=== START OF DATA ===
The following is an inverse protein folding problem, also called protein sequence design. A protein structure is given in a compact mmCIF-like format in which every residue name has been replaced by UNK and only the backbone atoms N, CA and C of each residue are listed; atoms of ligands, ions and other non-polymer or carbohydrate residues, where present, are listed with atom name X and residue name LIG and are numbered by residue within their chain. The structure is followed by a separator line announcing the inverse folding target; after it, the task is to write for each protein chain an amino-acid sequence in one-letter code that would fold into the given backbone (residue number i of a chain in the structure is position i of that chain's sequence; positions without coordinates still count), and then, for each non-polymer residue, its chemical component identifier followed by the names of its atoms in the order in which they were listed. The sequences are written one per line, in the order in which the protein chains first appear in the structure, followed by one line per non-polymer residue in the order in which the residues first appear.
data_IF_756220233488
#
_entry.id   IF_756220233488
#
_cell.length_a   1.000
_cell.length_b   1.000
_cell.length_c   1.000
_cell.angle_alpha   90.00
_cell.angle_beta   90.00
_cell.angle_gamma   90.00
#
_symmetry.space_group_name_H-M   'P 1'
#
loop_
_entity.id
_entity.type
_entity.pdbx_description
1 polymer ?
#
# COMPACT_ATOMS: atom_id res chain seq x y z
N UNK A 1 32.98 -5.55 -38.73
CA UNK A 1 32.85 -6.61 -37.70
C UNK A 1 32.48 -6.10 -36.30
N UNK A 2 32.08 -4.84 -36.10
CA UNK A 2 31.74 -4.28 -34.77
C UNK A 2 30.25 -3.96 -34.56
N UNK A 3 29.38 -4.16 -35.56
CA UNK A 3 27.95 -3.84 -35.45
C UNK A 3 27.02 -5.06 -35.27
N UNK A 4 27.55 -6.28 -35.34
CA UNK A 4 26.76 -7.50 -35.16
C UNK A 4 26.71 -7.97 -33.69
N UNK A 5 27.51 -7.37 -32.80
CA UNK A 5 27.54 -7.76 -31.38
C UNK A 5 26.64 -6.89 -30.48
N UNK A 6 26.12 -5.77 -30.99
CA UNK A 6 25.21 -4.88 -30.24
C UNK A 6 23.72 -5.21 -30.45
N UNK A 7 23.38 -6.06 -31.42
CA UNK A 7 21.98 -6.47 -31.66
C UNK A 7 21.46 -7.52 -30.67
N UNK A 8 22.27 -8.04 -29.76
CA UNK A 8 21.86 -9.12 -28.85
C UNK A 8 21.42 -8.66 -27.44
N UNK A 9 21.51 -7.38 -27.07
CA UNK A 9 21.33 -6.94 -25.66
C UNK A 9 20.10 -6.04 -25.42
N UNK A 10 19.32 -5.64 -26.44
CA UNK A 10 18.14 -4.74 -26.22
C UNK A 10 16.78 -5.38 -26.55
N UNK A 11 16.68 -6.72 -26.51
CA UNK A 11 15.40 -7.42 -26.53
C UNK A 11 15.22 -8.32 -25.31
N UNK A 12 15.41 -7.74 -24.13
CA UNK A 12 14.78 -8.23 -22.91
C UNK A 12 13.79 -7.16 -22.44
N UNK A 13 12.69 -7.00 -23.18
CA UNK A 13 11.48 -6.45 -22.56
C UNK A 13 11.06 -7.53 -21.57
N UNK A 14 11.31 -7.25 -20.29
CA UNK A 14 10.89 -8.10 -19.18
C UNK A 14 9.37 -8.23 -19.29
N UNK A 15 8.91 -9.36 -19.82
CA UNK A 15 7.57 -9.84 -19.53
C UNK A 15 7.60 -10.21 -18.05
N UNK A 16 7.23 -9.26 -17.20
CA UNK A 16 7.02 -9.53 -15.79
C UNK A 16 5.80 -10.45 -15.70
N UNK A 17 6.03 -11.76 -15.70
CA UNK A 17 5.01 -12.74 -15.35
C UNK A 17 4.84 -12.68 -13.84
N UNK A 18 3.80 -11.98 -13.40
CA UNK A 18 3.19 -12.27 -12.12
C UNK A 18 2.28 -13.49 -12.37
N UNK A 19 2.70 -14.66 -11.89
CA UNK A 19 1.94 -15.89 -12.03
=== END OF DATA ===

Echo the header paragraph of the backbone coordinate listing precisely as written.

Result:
The following is an inverse protein folding problem, also called protein sequence design. A protein structure is given in a compact mmCIF-like format in which every residue name has been replaced by UNK and only the backbone atoms N, CA and C of each residue are listed; atoms of ligands, ions and other non-polymer or carbohydrate residues, where present, are listed with atom name X and residue name LIG and are numbered by residue within their chain. The structure is followed by a separator line announcing the inverse folding target; after it, the task is to write for each protein chain an amino-acid sequence in one-letter code that would fold into the given backbone (residue number i of a chain in the structure is position i of that chain's sequence; positions without coordinates still count), and then, for each non-polymer residue, its chemical component identifier followed by the names of its atoms in the order in which they were listed. The sequences are written one per line, in the order in which the protein chains first appear in the structure, followed by one line per non-polymer residue in the order in which the residues first appear.